Teenage Saturday workers a dying breed, report into ‘Gen Z’ finds
Gen Z are nearly twice as trusting of other people than Milennials at the same age, the report found.
Teenagers working a Saturday job in the UK are a dying breed, a major survey into “Generation Z” has suggested.
Some 42% of 16- and 17-year-olds were studying and working simultaneously in 1997, but the figure had dropped to just 18% in 2014, according to a report by Ipsos MORI.
The long-term decline, which pre-dates the recession, may be down to an attitude change among Gen Z, fewer of whom want part-time jobs and instead prioritise studying, the report suggested.
The analysis comes as the eldest of the cohort, born from 1996 on, are entering adulthood, and suggests they are better-behaved, more trusting, and less materialistic than their Millennial predecessors.
And they are closer to parents, with two-thirds of children in secondary school talking to their mother at least once per week about important issues – compared with just 51% in 2001.
Bobby Duffy, managing director of the Ipsos MORI Social Research Institute, said Gen Z had been the subject of “spurious claims and myths” and “wild speculation”, but “putting a whole generation into a box is never smart”.
There has also been a “stunning” shift in trust, with Gen Z nearly twice as trusting of other people than Millennials at the same age (61% in 2017 compared with 36% in 2002), the report added.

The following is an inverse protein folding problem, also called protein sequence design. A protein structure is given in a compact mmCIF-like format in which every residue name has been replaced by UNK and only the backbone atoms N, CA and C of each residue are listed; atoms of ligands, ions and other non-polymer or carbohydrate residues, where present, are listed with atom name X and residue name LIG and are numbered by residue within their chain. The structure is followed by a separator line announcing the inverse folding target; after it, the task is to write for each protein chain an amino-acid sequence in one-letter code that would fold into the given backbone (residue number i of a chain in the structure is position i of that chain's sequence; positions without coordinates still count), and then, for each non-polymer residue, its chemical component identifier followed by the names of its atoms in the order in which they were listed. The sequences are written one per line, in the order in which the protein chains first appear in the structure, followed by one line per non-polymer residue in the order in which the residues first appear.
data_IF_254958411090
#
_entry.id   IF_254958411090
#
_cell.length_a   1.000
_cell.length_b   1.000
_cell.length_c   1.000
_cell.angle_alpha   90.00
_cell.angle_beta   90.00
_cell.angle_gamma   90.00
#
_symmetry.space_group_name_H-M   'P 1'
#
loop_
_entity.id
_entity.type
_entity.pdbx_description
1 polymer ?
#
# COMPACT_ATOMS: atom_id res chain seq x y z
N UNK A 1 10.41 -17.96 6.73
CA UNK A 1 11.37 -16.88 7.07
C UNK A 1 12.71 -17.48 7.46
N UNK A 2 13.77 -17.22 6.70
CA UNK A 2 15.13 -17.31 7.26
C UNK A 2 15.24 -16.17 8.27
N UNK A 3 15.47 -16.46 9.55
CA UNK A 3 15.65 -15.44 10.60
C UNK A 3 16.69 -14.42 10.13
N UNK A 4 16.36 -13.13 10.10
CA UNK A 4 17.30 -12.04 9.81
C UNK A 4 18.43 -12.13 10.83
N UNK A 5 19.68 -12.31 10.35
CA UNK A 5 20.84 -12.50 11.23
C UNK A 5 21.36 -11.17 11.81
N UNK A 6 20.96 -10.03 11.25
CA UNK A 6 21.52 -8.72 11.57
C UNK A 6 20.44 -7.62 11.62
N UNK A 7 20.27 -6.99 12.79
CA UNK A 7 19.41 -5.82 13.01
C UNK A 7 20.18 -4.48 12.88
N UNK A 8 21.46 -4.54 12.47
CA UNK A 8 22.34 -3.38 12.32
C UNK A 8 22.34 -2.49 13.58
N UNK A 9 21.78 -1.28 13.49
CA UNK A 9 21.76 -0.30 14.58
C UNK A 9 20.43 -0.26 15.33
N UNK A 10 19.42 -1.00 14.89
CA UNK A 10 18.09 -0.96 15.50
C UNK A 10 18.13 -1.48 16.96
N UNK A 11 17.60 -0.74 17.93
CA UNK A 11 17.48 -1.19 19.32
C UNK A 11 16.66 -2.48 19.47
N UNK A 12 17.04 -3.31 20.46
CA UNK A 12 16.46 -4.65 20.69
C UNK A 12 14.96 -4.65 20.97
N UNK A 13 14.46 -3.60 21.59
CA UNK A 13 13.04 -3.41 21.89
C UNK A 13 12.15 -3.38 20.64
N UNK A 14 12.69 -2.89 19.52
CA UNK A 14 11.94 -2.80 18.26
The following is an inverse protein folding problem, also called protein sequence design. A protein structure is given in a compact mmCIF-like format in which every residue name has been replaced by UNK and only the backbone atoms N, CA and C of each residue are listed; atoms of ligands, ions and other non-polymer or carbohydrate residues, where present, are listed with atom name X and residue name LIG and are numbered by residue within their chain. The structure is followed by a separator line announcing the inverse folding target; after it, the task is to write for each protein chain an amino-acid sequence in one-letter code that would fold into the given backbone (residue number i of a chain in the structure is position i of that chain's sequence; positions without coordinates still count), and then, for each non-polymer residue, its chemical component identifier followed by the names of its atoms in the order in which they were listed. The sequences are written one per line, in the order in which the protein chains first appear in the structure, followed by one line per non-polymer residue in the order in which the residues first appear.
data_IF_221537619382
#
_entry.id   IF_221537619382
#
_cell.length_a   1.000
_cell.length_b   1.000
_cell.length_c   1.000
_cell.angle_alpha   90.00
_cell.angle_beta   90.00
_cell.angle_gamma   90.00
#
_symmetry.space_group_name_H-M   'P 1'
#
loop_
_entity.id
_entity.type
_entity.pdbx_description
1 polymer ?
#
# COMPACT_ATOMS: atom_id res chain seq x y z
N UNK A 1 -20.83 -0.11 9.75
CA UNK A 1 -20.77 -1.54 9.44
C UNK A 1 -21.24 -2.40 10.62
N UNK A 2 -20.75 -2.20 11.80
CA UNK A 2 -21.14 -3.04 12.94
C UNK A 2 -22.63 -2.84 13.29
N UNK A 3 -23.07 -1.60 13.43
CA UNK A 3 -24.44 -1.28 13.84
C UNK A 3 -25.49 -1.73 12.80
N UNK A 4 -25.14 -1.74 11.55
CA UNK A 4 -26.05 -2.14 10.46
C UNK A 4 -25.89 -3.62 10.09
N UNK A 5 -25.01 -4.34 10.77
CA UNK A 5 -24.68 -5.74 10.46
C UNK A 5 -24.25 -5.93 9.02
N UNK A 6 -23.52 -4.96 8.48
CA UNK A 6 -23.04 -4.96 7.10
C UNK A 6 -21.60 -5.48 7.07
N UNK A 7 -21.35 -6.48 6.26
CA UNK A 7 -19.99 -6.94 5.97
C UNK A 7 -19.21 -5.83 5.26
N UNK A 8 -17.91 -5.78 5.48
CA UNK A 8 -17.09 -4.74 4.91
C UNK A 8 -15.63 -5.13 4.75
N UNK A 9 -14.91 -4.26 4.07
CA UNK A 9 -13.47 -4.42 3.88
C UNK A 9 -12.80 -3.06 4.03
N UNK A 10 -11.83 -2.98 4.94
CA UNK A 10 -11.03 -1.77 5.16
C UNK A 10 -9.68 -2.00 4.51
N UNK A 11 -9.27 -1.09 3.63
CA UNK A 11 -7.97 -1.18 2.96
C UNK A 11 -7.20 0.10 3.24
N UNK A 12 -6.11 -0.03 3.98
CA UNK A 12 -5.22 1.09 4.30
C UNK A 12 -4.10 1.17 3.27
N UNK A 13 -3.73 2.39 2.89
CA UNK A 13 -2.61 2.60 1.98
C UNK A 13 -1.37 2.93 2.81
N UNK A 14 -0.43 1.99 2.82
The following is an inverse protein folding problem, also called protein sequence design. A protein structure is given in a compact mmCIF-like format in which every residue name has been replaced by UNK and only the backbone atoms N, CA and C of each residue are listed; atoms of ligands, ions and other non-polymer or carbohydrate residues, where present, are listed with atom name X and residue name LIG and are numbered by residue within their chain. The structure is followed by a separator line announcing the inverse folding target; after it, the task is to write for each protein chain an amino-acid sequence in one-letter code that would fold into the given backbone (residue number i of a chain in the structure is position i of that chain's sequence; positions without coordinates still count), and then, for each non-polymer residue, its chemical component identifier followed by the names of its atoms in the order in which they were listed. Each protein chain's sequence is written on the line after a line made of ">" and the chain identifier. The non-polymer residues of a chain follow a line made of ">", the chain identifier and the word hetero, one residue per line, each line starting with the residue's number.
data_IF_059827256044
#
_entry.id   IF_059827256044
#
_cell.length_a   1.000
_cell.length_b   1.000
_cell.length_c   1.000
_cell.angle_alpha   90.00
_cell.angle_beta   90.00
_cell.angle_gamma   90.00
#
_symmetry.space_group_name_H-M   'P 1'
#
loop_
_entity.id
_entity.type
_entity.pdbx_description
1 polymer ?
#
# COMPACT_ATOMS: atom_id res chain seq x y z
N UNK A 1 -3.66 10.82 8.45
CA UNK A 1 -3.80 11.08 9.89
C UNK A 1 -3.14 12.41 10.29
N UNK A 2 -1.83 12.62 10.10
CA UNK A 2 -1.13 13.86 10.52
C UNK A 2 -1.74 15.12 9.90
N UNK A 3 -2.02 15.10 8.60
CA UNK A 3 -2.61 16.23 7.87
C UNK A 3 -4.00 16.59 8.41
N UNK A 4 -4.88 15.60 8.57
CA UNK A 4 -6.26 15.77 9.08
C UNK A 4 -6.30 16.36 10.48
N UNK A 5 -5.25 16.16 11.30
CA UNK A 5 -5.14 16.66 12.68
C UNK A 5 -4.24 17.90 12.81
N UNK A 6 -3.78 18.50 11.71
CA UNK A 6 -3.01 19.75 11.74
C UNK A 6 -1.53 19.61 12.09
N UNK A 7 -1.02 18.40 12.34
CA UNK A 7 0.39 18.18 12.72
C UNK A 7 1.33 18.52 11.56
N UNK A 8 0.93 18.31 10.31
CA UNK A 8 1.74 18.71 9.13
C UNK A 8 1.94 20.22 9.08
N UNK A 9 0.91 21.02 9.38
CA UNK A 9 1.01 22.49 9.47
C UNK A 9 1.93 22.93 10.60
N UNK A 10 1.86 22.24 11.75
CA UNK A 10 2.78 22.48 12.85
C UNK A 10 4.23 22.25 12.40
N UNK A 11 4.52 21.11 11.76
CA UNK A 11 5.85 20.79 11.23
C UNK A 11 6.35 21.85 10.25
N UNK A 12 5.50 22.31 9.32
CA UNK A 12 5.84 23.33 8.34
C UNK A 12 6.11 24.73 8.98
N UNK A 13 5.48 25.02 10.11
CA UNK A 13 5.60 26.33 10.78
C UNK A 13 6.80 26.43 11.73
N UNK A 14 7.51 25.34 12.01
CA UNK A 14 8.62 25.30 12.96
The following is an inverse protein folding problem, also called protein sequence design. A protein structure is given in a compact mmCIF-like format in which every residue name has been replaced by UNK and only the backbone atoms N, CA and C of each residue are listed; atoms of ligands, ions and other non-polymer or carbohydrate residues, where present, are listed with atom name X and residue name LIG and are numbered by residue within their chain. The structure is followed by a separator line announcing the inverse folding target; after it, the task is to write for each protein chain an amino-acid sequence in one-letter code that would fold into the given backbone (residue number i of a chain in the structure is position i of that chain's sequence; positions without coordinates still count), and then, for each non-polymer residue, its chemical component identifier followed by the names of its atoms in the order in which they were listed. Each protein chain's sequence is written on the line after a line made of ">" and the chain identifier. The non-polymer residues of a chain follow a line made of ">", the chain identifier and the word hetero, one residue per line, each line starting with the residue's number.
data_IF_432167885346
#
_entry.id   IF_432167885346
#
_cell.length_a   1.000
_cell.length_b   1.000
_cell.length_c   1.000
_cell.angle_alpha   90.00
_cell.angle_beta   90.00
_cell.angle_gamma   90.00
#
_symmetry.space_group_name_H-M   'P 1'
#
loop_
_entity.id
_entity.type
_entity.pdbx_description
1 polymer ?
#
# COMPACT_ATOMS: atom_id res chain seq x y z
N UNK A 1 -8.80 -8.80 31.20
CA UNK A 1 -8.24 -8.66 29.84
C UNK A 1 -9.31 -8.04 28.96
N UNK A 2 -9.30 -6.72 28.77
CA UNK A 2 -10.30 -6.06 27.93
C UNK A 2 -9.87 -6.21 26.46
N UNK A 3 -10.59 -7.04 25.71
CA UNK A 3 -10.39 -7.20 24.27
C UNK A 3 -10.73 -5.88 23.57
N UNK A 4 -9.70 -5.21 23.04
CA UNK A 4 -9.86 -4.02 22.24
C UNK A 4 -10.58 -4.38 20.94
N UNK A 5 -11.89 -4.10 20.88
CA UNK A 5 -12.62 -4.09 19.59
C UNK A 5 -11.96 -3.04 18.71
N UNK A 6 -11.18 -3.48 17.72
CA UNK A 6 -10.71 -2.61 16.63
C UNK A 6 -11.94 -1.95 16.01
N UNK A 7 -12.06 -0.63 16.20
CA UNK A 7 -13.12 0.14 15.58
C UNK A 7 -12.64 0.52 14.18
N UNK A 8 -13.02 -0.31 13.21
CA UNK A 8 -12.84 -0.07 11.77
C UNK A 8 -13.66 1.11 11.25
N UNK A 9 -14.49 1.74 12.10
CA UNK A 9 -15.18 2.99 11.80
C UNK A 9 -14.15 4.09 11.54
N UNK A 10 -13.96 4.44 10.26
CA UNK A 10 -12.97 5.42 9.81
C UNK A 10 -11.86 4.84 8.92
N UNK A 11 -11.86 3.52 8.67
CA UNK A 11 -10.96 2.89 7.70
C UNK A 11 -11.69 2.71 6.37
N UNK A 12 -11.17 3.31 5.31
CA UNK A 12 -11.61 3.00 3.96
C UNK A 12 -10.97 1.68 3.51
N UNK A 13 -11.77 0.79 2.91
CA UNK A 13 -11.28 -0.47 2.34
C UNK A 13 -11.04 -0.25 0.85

Gen Z also appear to be dropping binge-drinking over fears about the risks, with just 36% of 13- to 15-year-olds trying alcohol in 2016 – down from 72% in 2000.
But they are only half as likely to get sufficient levels of exercise as Millennials were 10 years ago.
So many positive aspects shine through from our study Bobby Duffy, Ipsos MORI
Mr Duffy said: “They face some really tough conditions, particularly in Western countries like Britain – a tough economy, rapidly changing labour market, all-encompassing technology that brings new threats as well as opportunities, polarised politics and long-term trends like increasing obesity.
“But so many positive aspects shine through from our study – their interest in social action and ethical consumption, their trust in others, their dropping of some past bad habits, their openness to difference on sexuality, gender and immigration.”